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I am breastfeeding my baby and I want to lose weight. Is a low carbohydrate diet safe for a breastfeeding mother?

Many women are anxious to get back in shape after childbirth, but we must remember that pregnancy weight wasn’t gained overnight, and won’t disappear quickly, either. It is wise for mothers to wait until two months postpartum to purposely lose weight, as the mother’s body needs time to recover from childbirth and establish a good milk supply. Many mothers find that by following a sensible diet they are able to lose weight steadily while breastfeeding. Anyone who wants to start a weight loss diet should consult with their physician to rule out any health problems that would contraindicate the diet. If a breastfeeding mother is interested in any type of weight loss diet, there are several factors she should consider.

Nutritional balance-- A breastfeeding mother should receive adequate and balanced nutrition, for her breastfed baby’s sake, and the sake of her own health. Otherwise, she risks depleting her body’s nutritional stores. A malnourished mother may have inadequate levels of vitamins A, D, B6 and B12 in her milk, and may risk decreased milk supply.

Hunger-- Inadequate caloric intake results in feeling weak, tired, and drained. When a mother feels this way, taking care of a baby is very difficult, and these very real feelings can result in lowered milk supply and inhibited milk ejection (letdown) reflex. The Subcommittee on Nutrition during Lactation advises breastfeeding mothers to take in 1500-1800 calories per day.

Rate of weight loss-- Gradual weight loss has not been found to affect either the mother’s milk supply or the baby’s health. However, there are documented concerns when a breastfeeding mother loses weight rapidly, defined as more than a pound (.45 kg) per week. Toxins, such as environmental contaminants PCBs and pesticides, are stored in body fat. When a breastfeeding mother loses weight rapidly, these toxins may be released into her bloodstream, and the toxin levels in her milk may increase. Rapid weight loss has also been linked to a decrease in milk supply.

There are a number of low carbohydrate diet plans, and all are based on the theory that by limiting carbohydrates and eating adequate amounts of protein, the dieter will be freed of the cravings and hunger that are typical of other weight loss plans. The diets differ in the degree and manner of carbohydrate restriction. Some encourage dieters check for ketosis by using special urine test strips. Ketosis occurs when the body burns fat instead of glucose for energy, and is marked by the presence of ketones in the urine. Ketones are any of three toxic, acidic chemicals (acetone, acetoacetate, and beta-hydroxybutyrate) that build up in the bloodstream.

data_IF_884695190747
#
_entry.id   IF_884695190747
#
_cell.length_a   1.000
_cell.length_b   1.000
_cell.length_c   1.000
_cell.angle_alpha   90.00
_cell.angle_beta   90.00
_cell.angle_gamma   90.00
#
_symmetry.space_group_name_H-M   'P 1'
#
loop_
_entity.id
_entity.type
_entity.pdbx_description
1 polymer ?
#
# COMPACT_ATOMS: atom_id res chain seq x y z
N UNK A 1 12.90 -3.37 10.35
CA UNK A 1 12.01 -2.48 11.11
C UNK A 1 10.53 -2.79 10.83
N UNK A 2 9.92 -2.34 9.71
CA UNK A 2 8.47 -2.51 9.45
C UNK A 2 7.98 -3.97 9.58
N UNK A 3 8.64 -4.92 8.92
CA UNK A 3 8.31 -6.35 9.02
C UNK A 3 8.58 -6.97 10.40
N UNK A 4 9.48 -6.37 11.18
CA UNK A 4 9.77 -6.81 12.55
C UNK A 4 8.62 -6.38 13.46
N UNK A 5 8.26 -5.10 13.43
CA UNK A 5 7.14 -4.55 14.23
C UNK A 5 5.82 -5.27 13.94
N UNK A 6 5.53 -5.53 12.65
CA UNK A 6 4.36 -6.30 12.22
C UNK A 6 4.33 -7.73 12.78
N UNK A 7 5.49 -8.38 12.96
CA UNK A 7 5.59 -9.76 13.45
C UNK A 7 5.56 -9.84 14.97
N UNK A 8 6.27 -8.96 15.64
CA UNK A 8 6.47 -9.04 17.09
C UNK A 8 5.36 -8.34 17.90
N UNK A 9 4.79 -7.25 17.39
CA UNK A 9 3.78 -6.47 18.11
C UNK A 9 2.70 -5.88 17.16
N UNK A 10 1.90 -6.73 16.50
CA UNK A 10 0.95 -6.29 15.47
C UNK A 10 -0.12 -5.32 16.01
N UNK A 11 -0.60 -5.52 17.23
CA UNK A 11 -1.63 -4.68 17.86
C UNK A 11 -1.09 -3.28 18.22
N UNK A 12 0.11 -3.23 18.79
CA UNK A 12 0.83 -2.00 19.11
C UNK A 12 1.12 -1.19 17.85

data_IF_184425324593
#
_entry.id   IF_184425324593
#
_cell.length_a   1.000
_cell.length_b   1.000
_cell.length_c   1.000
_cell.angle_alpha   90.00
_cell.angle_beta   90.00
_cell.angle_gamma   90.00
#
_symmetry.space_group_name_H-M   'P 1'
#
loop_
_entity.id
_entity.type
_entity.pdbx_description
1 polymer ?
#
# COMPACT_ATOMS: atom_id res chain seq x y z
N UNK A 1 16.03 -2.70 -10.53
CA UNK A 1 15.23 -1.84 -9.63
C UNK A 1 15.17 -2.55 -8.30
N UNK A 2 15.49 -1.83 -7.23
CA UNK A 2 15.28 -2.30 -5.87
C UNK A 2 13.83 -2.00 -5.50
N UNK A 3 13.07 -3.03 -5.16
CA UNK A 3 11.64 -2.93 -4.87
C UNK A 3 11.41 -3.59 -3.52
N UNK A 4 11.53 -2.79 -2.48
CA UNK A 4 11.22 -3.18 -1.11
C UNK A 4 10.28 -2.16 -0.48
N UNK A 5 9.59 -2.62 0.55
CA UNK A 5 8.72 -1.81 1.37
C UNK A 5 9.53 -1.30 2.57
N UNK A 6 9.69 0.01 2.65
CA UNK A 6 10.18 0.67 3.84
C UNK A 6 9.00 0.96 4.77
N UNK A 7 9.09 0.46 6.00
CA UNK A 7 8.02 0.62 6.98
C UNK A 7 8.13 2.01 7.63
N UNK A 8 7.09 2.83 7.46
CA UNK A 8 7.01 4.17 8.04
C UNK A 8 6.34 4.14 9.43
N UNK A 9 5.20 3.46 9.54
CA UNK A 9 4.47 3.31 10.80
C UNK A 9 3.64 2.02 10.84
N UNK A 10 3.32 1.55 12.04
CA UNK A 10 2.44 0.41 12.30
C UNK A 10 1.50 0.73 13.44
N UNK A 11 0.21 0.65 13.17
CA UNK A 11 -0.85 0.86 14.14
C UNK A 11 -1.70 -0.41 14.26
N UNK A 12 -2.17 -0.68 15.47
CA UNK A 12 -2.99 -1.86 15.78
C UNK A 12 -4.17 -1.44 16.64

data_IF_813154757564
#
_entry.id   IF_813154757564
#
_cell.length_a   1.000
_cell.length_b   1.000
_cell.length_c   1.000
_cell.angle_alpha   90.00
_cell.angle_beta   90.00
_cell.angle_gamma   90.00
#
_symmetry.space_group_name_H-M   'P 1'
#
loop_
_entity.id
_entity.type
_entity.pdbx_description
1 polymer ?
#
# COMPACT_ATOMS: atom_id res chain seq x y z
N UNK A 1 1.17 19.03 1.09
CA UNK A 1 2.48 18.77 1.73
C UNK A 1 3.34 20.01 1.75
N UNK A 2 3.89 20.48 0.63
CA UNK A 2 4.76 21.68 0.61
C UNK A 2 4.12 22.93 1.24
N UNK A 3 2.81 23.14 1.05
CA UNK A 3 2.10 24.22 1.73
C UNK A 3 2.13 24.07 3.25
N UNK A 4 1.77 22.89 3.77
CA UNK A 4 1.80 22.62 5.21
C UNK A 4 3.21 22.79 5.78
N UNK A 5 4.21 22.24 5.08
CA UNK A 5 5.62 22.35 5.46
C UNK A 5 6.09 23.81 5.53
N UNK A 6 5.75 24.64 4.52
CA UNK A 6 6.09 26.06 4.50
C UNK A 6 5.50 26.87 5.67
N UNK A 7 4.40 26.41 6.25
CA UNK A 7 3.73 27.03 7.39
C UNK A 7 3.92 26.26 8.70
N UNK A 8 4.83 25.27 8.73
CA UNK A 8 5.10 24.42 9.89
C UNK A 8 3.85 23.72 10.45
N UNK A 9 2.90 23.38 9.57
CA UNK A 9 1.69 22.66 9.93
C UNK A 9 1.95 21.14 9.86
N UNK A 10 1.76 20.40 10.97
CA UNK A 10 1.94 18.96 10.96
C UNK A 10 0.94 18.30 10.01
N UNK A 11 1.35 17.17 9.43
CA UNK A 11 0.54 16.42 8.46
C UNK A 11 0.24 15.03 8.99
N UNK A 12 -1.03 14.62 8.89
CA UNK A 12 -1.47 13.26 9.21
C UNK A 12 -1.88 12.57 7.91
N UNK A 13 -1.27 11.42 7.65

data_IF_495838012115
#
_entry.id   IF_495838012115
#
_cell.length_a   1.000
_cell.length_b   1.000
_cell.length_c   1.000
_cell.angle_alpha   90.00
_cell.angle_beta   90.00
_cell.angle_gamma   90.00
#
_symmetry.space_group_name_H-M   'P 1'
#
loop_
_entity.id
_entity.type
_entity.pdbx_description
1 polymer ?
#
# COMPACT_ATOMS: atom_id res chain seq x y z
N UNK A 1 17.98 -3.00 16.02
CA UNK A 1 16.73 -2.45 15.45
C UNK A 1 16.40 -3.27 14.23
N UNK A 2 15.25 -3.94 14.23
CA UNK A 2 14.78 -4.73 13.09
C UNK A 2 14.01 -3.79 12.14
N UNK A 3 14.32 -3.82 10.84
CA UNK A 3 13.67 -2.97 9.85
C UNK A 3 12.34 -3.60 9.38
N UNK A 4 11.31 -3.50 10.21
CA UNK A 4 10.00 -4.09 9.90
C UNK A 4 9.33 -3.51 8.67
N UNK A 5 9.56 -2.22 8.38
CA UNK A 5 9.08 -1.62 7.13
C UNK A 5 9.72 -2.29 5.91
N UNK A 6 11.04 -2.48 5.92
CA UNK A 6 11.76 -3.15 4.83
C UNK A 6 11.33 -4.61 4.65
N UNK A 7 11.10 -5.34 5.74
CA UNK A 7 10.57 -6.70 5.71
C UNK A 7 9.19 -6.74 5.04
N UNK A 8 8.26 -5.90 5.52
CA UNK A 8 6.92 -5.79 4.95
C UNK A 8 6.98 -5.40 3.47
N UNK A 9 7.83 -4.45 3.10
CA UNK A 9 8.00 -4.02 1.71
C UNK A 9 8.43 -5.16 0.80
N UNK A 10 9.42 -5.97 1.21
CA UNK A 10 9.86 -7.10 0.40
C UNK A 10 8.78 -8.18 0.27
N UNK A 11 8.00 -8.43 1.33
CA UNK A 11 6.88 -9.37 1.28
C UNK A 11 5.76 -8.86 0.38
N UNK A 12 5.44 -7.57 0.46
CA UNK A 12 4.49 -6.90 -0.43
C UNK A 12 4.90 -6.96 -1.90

Many people who follow low-carbohydrate diets do lose weight more rapidly than is wise for a breastfeeding mother. It would be possible to modify a plan to include more carbohydrates in the form of fruits and starchy vegetables, which would slow the weight loss.

There are some concerns that it is not safe for a breastfeeding mother to be in ketosis, whether she is following a low carbohydrate diet or burning fat in some other manner. It is unknown if the ketones that are excreted into the blood and urine are also present in the milk, and if so what levels would pose a danger to the breastfeeding infant. The Atkins Center website’s FAQ section recommends that pregnant and breastfeeding women adjust their carbohydrate intake to the maintenance level, which is considerably higher than the weight-loss level.

Another possible concern is that these diets are too high in protein, but a breastfeeding mother secretes 6 to 11 grams of protein in her milk every day, and growing babies need that protein, which is the body’s basic building material. Protein, unlike some other nutrients, can not be stored in the mother’s body. The US Department of Agriculture recommends that a lactating woman consume 65 grams of protein per day. Many women who follow the Brewer Pregnancy diet, which recommends 80-100 grams of protein per day, continue to follow that diet during lactation. Another concern might be the amount of fat in these diets, but lactating women do need a certain amount of dietary fat. According to Eat Well, Lose Weight While Breastfeeding, the recommended daily requirement of the fats and oils food group is 7 servings per day, with a minimum of 5. Though low carbohydrate diets do prescribe what some may consider large amounts of animal protein, it can certainly be lean protein.

Some people who follow a low carbohydrate diet also use artificial sweeteners, which many breastfeeding mothers choose to avoid. It is possible to follow a low-carbohydrate diet without using artificial sweeteners.

No “diet” is a one size fits all proposition, and that is especially true for breastfeeding mothers. With research and some care regarding balanced nutrition and rate of weight loss, a breastfeeding mother might choose to follow certain elements of the low- carbohydrate diet, and leave the rest behind.

Our FAQs present information from La Leche League International on topics of interest to parents of breastfed children. Not all of the information may be pertinent to your family's lifestyle. This information is general in nature and not intended to be advice, medical or otherwise. If you have a serious breastfeeding problem or concern, you are strongly encouraged to talk directly to a La Leche League Leader. Please consult health care professionals on any medical issue, as La Leche League Leaders are not medical practitioners.

Last updated Monday, September 11, 2006 by njb.
Page last edited .


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